The petitioner does not deny that he has not executed that deed. He submits, though, that it was the private respondent who violated the express terms of the contracts for failing and refusing to pay the amount of P500,000.00 to the petitioner upon his payment of the 20% downpayment to Philippine Veterans Bank. We are not persuaded. What we read from the agreement is that the private respondent shall pay the P500,000.00 to the petitioner only upon execution by the latter of the deed of assignment in favor of the private respondent as required by the above-quoted last paragraph. Otherwise, the private respondent would be paying P700,000.00 to the Philippine Veterans Bank and P500,000.00 to the petitioner without one single document to prove that the property rights acquired by the petitioner under Board Resolution No. 939B-82 no longer belong to him but have already been transferred to Lopingco.
Under the circumstances of this case, there is no question that the private respondent could avail himself of the remedy of rescission as authorized under Art. 1191 of the Civil Code, thus:
Art. 1191. The power to rescind obligations is implied in reciprocal ones, in case one of the obligors should not comply with what is incumbent upon him.
The injured party may choose between the fulfillment and the rescission of the obligation, with the payment of damages in either case. He may also seek rescission, even after he has chosen fulfillment, if the latter should become impossible.
The court shall decree the rescission claimed, unless there be just cause authorizing the fixing of a period.
This is understood to be without prejudice to the rights of third persons who have acquired the thing, in accordance with articles 1385 and 1388 and the Mortgage Law.
Interpreting this article in the case of Universal Food Corporation vs. Court of Appeals, 11 we stated that "rescission will be ordered only where the breach complained of is so substantial as to defeat the object of the parties in entering into the agreement." In the case at bar, we find that the non-performance by the petitioner of his obligation to execute the deed of assignment, which has not been denied, was a substantial breach that warranted rescission.
We again quote the trial court with approval:
If there be any actionable wrong under the facts obtaining hereunder it would be the act of defendant J. Artie Vergel de Dios. By entering into the contract (Memorandum-Agreement and its Addendum) conveying his rights arising from Veterans Bank Board Resolution No. 9391-82 and having succeeded in having the plaintiff agree thereto on the assurance that defendant de Dios will be able to procure the approval and conformity of the Bank, of which he was not able to do so, and his subsequent receipt of the partial consideration of P700,000.00 and an additional amount of P25,000.00 knowing fully well that he could not transfer or convey his rights is a wrong, enforceable against him.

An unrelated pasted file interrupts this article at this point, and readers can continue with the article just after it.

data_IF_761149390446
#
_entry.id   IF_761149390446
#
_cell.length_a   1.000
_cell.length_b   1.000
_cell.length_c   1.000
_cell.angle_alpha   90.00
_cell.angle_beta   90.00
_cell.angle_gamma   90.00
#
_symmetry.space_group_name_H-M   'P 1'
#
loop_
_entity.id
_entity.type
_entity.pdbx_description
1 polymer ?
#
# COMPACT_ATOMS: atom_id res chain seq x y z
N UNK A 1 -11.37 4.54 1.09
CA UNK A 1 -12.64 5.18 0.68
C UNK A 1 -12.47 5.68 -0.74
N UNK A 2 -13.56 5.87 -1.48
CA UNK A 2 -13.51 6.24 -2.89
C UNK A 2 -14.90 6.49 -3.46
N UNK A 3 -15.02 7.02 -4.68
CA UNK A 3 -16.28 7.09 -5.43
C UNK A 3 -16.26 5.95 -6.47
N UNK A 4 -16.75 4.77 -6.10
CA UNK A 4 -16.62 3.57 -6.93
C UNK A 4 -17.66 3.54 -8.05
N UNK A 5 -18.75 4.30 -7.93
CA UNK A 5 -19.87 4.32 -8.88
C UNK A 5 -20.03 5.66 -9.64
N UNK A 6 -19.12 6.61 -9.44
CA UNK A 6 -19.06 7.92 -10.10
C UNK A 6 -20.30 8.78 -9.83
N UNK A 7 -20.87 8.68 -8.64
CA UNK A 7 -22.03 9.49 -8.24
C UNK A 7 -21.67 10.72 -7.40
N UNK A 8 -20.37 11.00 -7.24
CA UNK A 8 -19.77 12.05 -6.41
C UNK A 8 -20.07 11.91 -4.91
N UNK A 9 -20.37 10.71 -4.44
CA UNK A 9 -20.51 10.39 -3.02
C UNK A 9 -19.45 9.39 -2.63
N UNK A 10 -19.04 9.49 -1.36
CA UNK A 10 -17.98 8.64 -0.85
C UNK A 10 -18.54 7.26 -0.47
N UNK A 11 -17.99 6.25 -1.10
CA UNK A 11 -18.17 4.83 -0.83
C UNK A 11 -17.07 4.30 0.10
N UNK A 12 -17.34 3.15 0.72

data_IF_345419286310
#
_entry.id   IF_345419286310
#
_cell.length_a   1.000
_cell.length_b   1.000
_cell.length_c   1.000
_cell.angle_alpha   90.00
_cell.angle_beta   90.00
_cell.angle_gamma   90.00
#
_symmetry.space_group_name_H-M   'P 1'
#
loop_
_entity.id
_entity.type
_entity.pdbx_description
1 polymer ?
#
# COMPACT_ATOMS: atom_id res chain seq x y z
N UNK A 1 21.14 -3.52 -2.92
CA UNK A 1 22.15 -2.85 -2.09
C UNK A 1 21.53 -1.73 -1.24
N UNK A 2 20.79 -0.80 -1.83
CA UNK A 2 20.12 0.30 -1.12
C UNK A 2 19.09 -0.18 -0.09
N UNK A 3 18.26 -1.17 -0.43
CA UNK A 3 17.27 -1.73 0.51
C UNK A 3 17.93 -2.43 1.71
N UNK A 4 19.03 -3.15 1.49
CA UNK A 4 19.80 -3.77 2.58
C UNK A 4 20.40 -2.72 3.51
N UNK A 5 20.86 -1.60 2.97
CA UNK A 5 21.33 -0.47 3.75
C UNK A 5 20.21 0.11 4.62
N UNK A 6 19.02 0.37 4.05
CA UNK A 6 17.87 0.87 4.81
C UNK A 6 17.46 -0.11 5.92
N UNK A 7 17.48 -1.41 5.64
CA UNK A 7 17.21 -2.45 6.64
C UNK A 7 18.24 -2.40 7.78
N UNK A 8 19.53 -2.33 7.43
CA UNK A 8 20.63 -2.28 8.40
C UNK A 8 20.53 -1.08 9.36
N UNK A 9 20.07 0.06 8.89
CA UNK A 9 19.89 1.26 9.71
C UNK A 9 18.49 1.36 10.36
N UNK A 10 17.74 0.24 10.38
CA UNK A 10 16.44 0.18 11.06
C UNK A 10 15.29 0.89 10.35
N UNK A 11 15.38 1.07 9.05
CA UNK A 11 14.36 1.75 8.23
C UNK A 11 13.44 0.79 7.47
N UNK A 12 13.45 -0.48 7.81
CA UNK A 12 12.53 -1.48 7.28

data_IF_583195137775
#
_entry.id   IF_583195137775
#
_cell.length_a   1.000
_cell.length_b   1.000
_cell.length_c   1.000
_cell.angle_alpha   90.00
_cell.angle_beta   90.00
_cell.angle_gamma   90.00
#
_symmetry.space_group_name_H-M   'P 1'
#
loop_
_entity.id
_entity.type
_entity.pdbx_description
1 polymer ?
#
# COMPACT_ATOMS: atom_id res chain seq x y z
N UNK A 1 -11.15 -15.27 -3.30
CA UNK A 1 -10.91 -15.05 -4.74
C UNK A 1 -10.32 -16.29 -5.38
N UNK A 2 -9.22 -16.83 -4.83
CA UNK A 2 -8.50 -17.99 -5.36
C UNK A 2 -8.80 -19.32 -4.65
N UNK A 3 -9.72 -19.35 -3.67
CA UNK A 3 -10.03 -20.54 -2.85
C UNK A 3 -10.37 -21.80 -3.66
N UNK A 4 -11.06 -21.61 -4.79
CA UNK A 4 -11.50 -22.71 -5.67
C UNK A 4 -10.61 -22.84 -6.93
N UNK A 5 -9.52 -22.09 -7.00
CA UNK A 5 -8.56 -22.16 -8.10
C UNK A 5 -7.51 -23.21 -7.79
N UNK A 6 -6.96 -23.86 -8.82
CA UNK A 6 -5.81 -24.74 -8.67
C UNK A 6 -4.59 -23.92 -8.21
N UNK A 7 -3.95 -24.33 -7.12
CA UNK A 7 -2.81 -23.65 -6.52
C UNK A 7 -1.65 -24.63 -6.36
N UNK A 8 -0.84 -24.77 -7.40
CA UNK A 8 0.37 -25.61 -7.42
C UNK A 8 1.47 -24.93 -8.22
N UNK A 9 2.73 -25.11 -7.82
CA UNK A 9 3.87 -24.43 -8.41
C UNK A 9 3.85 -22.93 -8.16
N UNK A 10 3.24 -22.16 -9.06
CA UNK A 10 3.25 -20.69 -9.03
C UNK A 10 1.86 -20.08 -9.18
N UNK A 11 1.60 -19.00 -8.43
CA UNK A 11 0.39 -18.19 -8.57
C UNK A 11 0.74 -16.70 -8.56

Under the facts presented, rescission is the proper remedy and as provided for under Art. 1385 of the New Civil Code: Rescission creates the obligation to return the things which were the object of the contract, together with their fruits, and the price with its interest; consequently, it can be carried out only when he who demands rescission can return whatever he may be obliged to restore." In the case at bar, the plaintiff is very well entitled to the rescission of the Memorandum-Agreement and its Addendum, in fact the plaintiff was never in possession of the object of said contract as title and possession thereto cannot be transferred by the defendant de Dios, and pursuant to the same provision the plaintiff is likewise entitled to an indemnity for damages.
The petitioner submits that by claiming that the agreements did not reflect the true intention of the parties, the private respondent thereby limited his recourse to reformation of the contract. We think not. Given a choice of remedies, the private respondent had a right to reject reformation of the contract as an available option and to choose rescission instead as the more effective relief for the protection of his interests.
In demanding that the trial court serve new summons upon him because of the amendment of the complaint, the petitioner manifested his bad faith all too clearly. The amendment made was not substantial and did not change the original complaint so as to require the service of new summons upon him. Even if it was, it has been established that a copy of the amended complaint had been legally delivered to and received by him and that he in fact referred it to his counsel, albeit, through his own negligence, not soon enough. He cannot now claim that he was unaware of the amended complaint and was thus unable to answer it. That is a rank pretense. The trial court was not obliged to perform a charade. Courts do not lend themselves to empty gestures or useless rituals that can only impede the speedy a administration of justice. The petitioner's pious invocation of due process is nothing short of heretical and deserves to be dismissed.
In these circumstances, the petitioner cannot complain that the damages awarded against him are excessive. Indeed they are not, and we sustain them completely.
WHEREFORE, the petition is DENIED. The challenged decision is AFFIRMED, with costs against the petitioner.
Griño-Aquino, Medialdea and Bellosillo, JJ., concur.
1 Orig. Rec., p. 30.
2 Ibid., pp. 31-33.
3 Id., pp. 36-37.
4 Id., pp. 155-161.
5 Nocon, J., ponente with Tensuan and Kalalo, JJ., concurring.
6 Pan-Asiatic Travel Corp. vs. CA, 164 SCRA 623; Ong Peng vs. Custodio, 1 SCRA 780.
7 Vicente J. Francisco, The Revised Rules of Court in the Philippines, Vol. I, pp. 647-650.
8 Shaffer vs. Palma, 22 SCRA 934; Metropolitan Bank and Trust Co. vs. Presiding Judge, RTC Mla., Br. 39, 189 SCRA 520.
9 Orig. Rec., p. 73.
10 164 SCRA 725.
11 33 SCRA 1.